Hidden in our midst: Homeless newcomer youth in Toronto – Uncovering the supports to prevent and reduce homelessness

Research Report Round-up

In brief

Young people under 24 years of age are the fastest growing segment of Canada’s homeless population and make up about a third of the country’s homeless. In Toronto, almost a quarter of homeless youth were born outside Canada. But there is a lack of research that specifically explores the cross-section of youth homelessness and newcomer status.

In this Research Report Round-up, we look at the needs of newcomer youth in Canada within the context of homelessness prevention and reduction, using the City of Toronto as a case study. This report is based on focus groups and interviews with homeless newcomer youth, and a service provider survey.  Research Report Round-ups are brief summaries of research reports, presented in a user-friendly format.

Title and link to report: Hidden in Our Midst: Homeless Newcomer Youth in Toronto – Uncovering the Supports to Prevent and Reduce Homelessness

Authors: Centre for Addiction and Mental Health and Children’s Aid Society of Toronto

Year: 2014

Location: Toronto

Population addressed: Homeless newcomer youth

Type of study: Multi-method, qualitative and quantitative approach to data collection and analysis, including the use of participatory action research, focus groups and surveys.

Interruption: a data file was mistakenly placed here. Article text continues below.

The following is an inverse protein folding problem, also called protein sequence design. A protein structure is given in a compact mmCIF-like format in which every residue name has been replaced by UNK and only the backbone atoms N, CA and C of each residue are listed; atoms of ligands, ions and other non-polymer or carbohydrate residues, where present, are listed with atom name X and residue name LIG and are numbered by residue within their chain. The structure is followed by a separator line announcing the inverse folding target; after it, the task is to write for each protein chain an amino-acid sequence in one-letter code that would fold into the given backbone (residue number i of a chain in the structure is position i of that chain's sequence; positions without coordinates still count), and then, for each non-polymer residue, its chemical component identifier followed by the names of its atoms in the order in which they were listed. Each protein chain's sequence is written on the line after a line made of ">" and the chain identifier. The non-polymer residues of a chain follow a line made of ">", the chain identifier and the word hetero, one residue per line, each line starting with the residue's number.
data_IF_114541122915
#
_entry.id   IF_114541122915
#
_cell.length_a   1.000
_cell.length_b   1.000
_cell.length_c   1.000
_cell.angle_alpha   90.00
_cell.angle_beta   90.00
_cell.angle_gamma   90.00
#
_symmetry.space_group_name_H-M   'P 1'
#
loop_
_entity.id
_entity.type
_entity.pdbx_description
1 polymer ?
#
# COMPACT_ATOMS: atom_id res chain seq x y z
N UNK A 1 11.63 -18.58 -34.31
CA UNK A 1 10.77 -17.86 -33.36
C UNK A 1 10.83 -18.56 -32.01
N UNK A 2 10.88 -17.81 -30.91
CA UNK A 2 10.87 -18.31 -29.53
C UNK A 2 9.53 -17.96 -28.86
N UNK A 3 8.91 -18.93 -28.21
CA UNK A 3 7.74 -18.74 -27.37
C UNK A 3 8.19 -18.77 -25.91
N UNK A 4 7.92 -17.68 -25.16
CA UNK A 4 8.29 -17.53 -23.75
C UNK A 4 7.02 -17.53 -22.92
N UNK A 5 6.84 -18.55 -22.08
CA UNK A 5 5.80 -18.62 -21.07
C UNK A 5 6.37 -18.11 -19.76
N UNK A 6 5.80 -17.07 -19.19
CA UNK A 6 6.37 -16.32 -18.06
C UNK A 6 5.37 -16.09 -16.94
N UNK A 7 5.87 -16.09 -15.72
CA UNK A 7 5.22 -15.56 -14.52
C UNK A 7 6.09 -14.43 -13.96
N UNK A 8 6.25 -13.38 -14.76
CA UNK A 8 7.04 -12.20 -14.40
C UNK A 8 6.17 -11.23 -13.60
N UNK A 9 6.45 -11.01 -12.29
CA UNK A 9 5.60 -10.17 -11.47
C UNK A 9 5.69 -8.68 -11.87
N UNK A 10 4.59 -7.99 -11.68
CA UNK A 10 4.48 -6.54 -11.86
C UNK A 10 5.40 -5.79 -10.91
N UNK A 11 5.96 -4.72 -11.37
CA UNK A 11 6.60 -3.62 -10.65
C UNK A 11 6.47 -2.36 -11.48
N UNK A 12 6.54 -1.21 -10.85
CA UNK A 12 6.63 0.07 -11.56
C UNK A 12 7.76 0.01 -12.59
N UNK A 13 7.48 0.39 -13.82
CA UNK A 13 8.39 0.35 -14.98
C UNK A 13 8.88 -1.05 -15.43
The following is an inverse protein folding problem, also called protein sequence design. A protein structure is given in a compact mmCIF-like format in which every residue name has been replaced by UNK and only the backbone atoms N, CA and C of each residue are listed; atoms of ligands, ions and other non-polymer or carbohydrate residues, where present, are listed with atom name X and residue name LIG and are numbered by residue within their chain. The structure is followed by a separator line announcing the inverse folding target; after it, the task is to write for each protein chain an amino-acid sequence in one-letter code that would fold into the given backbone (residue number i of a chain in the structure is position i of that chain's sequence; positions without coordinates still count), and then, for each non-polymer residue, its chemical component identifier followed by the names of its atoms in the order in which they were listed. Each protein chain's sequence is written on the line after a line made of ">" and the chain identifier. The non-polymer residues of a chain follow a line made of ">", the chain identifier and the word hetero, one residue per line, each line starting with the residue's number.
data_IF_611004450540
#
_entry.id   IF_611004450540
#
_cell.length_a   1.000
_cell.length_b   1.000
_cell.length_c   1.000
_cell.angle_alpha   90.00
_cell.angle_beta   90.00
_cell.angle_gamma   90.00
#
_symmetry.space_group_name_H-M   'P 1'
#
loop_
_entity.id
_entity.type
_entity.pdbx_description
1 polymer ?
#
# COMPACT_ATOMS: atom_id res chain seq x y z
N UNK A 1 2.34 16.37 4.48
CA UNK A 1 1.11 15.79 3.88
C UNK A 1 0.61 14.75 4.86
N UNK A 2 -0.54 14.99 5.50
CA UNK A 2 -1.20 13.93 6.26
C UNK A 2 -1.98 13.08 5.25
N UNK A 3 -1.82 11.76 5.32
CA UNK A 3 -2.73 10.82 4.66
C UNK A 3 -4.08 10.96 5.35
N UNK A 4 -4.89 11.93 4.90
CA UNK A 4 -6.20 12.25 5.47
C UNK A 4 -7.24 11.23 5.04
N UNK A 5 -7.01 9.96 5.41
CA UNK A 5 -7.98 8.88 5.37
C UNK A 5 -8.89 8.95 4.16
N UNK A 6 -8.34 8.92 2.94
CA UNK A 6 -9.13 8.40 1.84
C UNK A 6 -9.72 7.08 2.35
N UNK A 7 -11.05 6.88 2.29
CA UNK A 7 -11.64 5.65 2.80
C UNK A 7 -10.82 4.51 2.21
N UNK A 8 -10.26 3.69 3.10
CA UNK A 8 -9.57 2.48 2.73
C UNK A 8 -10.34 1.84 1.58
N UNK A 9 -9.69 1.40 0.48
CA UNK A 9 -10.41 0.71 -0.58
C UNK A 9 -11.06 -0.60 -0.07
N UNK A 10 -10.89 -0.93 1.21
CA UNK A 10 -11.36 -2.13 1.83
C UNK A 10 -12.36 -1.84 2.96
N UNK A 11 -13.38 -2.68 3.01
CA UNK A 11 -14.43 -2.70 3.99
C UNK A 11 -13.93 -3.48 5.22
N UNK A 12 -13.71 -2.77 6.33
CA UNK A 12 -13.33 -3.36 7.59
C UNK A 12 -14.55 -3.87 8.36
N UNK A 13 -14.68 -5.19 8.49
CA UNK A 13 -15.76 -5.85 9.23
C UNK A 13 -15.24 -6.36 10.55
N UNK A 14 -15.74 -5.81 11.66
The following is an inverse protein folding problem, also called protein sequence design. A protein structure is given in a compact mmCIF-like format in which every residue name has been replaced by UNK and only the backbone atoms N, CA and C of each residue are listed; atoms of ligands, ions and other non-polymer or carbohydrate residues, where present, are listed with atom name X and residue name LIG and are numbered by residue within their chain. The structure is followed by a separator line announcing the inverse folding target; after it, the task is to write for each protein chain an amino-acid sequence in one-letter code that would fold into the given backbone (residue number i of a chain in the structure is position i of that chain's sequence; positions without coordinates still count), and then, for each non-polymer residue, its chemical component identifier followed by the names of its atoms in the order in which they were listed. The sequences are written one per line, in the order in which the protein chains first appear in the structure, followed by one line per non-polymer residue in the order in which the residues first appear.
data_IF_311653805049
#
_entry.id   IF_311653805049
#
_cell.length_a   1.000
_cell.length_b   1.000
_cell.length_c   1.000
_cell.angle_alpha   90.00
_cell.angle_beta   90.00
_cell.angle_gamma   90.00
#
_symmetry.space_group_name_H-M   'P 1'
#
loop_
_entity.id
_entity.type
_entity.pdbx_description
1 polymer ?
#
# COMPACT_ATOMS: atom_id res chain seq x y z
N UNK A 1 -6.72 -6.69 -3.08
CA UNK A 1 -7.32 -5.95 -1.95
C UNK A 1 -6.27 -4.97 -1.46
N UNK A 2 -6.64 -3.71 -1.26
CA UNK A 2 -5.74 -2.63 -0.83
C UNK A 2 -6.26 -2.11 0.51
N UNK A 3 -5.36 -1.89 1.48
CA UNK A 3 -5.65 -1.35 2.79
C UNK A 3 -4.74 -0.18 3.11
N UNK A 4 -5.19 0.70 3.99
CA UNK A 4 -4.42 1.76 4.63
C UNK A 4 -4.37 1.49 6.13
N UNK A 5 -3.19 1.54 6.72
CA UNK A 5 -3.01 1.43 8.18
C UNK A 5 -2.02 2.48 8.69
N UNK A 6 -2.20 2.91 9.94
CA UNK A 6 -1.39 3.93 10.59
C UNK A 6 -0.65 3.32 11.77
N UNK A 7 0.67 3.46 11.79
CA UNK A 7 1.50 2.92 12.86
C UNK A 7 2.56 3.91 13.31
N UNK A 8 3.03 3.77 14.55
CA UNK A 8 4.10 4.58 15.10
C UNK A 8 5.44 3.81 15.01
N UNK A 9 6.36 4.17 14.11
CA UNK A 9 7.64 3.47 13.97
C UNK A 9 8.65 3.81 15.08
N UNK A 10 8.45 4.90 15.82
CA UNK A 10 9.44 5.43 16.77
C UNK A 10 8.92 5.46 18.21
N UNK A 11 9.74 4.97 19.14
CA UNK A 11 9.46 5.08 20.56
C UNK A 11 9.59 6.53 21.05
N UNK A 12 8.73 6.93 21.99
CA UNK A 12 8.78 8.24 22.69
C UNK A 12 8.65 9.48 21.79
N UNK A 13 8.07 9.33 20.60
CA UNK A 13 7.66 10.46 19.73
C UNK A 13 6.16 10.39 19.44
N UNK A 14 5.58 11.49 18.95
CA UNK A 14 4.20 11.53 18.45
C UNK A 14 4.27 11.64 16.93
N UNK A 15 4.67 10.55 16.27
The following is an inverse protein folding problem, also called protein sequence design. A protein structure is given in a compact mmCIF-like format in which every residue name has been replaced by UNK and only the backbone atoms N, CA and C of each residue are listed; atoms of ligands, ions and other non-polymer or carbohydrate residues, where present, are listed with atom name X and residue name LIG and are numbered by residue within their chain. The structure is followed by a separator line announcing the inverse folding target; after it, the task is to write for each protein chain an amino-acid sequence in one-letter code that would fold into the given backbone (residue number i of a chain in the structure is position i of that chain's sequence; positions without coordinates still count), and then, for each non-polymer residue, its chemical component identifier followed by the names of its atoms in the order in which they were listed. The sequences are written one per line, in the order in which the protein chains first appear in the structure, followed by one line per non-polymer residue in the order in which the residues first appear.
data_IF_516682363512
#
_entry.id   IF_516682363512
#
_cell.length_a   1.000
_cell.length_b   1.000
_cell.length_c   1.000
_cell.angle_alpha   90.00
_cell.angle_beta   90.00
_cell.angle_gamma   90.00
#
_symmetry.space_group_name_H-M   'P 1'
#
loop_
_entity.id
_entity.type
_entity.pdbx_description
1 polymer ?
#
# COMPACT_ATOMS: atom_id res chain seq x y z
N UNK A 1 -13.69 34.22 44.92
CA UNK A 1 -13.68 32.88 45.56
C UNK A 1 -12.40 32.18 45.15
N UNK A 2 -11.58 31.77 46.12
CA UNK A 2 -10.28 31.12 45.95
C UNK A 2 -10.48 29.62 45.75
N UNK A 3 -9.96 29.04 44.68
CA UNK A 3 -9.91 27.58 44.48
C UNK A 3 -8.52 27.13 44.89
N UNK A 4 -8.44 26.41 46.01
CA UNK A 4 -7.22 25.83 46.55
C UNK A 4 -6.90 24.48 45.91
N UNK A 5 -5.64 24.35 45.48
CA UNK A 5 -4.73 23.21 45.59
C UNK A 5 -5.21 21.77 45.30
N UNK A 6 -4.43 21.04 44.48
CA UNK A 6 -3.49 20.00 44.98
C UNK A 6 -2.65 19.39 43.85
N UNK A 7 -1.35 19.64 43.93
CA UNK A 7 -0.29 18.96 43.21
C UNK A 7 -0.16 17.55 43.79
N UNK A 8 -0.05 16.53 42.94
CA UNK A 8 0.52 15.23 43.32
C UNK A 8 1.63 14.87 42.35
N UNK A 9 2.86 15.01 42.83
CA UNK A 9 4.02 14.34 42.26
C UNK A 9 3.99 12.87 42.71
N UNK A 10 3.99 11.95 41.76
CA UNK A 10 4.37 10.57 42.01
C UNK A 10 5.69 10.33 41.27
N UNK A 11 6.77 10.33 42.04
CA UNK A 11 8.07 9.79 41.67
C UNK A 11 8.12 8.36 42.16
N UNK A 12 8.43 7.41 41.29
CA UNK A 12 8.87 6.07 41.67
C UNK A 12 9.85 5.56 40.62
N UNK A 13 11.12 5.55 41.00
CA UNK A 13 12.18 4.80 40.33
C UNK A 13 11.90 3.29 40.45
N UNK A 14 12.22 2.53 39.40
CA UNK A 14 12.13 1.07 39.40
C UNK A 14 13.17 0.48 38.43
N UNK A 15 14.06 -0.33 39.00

Keywords: Youth; newcomer; immigrants; refugees; family; housing; education; mental health; supports; employment 

Contact person/source: Name: Dr. Kwame McKenzie, Centre for Addiction and Mental Health (CAMH), Kwame [dot] McKenzie [at] camh [dot] ca

Language: English

What this report is about

Young people under 24 years of age are the fastest growing segment of Canada’s homeless population and make up about a third of the country’s homeless. In Toronto, almost a quarter of homeless youth were born outside Canada. But there is a lack of research that specifically explores the cross-section of youth homelessness and newcomer status.

This report looks at the needs of newcomer youth in Canada within the context of homelessness prevention and reduction, using the City of Toronto as a case study. It is based on focus groups and interviews with homeless newcomer youth, and a service provider survey.

Some findings from the youth focus groups and interviews include:

  • More than one quarter of participants have held Refugee Claimant status.
  • The average age in which they first experienced homelessness was at 17.
  • One in four reported having experienced some form of trauma.
  • One in four said they are a parent.
  • Over 50% completed grade 12 or some postsecondary education.
  • Half indicated they would feel most comfortable seeking support from a youth agency.
  • A significant theme was feeling stigmatized by service providers.
  • Nearly one third said their first experience of unsafe or unstable housing was in a shelter.
  • The most frequently mentioned barrier to finding housing the experience of feeling discriminated against by current or potential landlords and housing service workers.
  • Young newcomer mothers, in particular, said they face challenges in accessing both shelter accommodations and market rental housing. 
  • Participants said that housing staff often pressured them to leave the shelter before they had found a safe place to live or the skills to maintain independent living. 
  • Many said they feel at risk of discrimination from potential and current employers based on their newcomer status, English language competency, lacking legal status in Canada, limited professional employment history in Canada, as well as unrecognized education or professional credentials achieved abroad.